7 May 2010 Zero-G experimental validation of a robotics-based inertia identification algorithm
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Abstract
The need to efficiently identify the changing inertial properties of on-orbit spacecraft is becoming more critical as satellite on-orbit services, such as refueling and repairing, become increasingly aggressive and complex. This need stems from the fact that a spacecraft's control system relies on the knowledge of the spacecraft's inertia parameters. However, the inertia parameters may change during flight for reasons such as fuel usage, payload deployment or retrieval, and docking/capturing operations. New Mexico State University's Dynamics, Controls, and Robotics Research Group has proposed a robotics-based method of identifying unknown spacecraft inertia properties1. Previous methods require firing known thrusts then measuring the thrust, and the velocity and acceleration changes. The new method utilizes the concept of momentum conservation, while employing a robotic device powered by renewable energy to excite the state of the satellite. Thus, it requires no fuel usage or force and acceleration measurements. The method has been well studied in theory and demonstrated by simulation. However its experimental validation is challenging because a 6- degree-of-freedom motion in a zero-gravity condition is required. This paper presents an on-going effort to test the inertia identification method onboard the NASA zero-G aircraft. The design and capability of the test unit will be discussed in addition to the flight data. This paper also introduces the design and development of an airbearing based test used to partially validate the method, in addition to the approach used to obtain reference value for the test system's inertia parameters that can be used for comparison with the algorithm results.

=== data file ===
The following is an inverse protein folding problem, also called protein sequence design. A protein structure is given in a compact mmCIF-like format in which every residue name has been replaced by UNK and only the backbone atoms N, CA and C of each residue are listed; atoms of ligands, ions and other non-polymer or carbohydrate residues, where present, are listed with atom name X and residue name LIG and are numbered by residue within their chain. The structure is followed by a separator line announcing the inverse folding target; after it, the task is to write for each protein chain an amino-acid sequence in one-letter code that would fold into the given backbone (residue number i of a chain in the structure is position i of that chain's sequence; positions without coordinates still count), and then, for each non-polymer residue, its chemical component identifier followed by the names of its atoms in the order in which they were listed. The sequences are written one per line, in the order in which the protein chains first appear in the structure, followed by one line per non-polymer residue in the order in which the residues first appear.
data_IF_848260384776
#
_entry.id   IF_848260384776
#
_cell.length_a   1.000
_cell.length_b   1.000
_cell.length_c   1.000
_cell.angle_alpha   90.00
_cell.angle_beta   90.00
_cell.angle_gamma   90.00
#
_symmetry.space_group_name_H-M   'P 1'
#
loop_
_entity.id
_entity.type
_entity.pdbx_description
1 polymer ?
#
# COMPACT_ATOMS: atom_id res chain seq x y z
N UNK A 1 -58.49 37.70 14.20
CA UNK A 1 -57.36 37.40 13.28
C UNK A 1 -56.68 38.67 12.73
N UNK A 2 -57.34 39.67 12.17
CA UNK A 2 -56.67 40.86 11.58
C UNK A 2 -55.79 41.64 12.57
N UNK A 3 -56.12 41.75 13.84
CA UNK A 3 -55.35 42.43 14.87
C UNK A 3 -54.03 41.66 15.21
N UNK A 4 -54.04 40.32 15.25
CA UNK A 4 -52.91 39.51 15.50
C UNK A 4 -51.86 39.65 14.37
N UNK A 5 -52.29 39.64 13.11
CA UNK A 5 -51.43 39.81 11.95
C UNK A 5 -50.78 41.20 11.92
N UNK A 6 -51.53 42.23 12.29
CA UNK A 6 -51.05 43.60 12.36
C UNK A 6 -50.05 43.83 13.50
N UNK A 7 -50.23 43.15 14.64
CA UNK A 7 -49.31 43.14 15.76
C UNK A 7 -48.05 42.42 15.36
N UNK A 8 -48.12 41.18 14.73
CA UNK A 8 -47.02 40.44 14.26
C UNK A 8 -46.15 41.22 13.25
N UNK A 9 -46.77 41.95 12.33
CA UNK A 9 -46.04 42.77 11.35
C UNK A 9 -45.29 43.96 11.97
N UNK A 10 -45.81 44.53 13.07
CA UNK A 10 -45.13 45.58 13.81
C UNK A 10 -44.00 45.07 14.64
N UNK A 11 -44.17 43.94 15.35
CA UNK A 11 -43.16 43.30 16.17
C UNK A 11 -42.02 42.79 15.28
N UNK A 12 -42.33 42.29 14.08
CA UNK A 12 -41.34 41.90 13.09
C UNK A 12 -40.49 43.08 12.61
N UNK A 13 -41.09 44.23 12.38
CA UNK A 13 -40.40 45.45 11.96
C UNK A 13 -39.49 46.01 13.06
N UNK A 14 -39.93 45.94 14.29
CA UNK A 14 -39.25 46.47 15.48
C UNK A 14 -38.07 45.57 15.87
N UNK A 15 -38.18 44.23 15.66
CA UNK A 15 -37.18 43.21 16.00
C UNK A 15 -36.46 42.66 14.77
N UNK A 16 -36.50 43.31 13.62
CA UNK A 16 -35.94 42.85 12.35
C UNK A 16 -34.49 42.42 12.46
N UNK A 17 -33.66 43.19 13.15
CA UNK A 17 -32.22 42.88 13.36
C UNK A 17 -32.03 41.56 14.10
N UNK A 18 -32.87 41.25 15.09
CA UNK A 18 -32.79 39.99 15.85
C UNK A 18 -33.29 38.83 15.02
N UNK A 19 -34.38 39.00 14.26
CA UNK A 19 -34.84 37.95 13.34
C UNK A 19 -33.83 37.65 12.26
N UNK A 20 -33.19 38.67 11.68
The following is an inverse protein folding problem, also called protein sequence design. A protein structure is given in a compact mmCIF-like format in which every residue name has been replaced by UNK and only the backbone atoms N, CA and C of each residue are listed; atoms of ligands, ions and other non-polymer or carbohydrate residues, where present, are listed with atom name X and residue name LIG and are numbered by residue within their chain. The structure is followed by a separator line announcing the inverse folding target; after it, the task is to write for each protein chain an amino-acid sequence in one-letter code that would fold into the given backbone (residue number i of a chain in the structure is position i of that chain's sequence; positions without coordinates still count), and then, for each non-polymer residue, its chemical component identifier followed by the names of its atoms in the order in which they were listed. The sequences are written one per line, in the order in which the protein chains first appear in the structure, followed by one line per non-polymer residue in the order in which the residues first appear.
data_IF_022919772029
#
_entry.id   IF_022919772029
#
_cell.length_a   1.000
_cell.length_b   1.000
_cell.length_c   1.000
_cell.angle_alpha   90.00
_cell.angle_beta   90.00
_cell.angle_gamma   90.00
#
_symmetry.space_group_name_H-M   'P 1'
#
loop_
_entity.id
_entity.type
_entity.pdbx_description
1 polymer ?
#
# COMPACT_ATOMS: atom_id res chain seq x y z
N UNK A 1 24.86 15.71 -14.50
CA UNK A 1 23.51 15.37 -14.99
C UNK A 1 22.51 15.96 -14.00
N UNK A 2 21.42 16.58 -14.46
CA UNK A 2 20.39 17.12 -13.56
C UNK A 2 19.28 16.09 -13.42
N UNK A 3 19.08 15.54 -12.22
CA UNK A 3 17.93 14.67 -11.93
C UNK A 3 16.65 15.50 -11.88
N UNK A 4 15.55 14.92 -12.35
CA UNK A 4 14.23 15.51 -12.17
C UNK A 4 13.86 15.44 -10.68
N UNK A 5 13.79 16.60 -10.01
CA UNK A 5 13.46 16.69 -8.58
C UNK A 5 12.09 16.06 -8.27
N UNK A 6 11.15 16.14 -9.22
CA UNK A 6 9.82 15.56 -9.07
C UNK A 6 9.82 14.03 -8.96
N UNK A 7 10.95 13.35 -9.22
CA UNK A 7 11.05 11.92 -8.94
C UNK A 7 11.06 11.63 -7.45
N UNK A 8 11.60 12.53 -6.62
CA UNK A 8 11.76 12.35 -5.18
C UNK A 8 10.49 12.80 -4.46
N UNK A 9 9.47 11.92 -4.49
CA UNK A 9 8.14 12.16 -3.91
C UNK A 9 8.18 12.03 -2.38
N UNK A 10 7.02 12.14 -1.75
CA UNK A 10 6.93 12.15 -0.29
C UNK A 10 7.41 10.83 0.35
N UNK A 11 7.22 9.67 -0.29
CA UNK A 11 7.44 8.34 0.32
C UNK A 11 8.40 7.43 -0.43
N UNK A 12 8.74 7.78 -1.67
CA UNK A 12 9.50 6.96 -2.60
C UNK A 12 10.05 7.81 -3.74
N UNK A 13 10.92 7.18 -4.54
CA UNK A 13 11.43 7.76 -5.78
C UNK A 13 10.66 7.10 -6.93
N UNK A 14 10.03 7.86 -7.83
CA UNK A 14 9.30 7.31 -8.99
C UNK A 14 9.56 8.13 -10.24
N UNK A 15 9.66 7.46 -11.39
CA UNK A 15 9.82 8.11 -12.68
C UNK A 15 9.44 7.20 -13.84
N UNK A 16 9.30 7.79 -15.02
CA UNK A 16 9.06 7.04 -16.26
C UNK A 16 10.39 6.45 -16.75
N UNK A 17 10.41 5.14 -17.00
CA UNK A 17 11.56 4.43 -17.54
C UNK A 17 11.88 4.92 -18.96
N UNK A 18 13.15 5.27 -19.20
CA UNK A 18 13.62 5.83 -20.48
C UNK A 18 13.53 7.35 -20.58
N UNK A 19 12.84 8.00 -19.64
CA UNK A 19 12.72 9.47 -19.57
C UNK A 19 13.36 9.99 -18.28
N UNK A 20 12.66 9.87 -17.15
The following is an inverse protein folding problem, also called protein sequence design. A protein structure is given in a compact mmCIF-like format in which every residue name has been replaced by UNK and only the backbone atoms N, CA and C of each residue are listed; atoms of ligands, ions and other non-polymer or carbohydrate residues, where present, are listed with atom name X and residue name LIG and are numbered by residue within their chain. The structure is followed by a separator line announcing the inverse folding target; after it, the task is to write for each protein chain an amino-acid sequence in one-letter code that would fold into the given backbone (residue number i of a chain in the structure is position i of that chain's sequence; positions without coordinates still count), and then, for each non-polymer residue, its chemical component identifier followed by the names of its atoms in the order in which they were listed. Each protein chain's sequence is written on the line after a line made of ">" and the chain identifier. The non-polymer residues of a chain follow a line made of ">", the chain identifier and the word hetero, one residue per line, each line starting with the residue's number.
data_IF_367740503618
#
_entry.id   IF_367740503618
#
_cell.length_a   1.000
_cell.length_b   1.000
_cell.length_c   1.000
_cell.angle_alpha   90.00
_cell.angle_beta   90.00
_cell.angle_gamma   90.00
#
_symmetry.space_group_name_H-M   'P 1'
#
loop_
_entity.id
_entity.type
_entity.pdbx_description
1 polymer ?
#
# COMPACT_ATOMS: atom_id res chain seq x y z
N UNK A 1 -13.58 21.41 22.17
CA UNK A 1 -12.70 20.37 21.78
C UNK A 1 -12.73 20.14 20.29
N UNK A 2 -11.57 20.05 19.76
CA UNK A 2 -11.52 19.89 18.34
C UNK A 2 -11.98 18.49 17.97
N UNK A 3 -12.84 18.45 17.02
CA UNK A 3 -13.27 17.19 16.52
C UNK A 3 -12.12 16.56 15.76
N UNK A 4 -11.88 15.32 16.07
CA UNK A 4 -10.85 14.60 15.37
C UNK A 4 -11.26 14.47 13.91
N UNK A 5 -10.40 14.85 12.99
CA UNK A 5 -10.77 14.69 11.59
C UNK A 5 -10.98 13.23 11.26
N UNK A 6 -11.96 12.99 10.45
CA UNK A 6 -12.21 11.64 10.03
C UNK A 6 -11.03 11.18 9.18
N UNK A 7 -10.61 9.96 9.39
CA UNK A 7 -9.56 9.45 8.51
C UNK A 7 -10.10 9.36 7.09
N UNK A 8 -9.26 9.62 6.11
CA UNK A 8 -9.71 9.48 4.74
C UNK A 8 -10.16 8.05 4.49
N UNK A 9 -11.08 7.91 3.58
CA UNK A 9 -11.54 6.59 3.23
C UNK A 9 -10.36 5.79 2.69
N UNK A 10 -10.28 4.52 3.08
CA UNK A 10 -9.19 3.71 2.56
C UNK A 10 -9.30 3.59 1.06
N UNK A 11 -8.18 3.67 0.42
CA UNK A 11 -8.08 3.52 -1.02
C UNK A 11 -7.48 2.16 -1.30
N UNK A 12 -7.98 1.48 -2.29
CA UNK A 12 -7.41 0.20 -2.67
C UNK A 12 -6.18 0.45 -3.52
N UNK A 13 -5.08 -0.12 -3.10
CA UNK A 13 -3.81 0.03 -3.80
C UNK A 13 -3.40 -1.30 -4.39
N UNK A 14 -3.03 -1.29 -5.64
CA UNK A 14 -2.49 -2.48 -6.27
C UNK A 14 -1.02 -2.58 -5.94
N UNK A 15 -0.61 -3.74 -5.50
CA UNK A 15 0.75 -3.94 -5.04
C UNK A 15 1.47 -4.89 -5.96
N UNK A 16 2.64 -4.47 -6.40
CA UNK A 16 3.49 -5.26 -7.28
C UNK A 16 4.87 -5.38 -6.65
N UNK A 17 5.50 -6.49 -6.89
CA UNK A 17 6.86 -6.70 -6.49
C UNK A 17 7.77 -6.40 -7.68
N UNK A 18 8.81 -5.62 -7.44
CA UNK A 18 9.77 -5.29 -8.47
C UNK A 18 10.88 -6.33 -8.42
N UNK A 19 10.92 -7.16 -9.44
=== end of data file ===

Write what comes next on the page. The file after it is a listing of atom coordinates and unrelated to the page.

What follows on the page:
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Jeremy J. Bruggemann, Jeremy J. Bruggemann, Ivann Ferrel, Ivann Ferrel, Gerardo Martinez, Gerardo Martinez, Pu Xie, Pu Xie, Ou Ma, Ou Ma, } "Zero-G experimental validation of a robotics-based inertia identification algorithm", Proc. SPIE 7691, Space Missions and Technologies, 769105 (7 May 2010); doi: 10.1117/12.849772; https://doi.org/10.1117/12.849772
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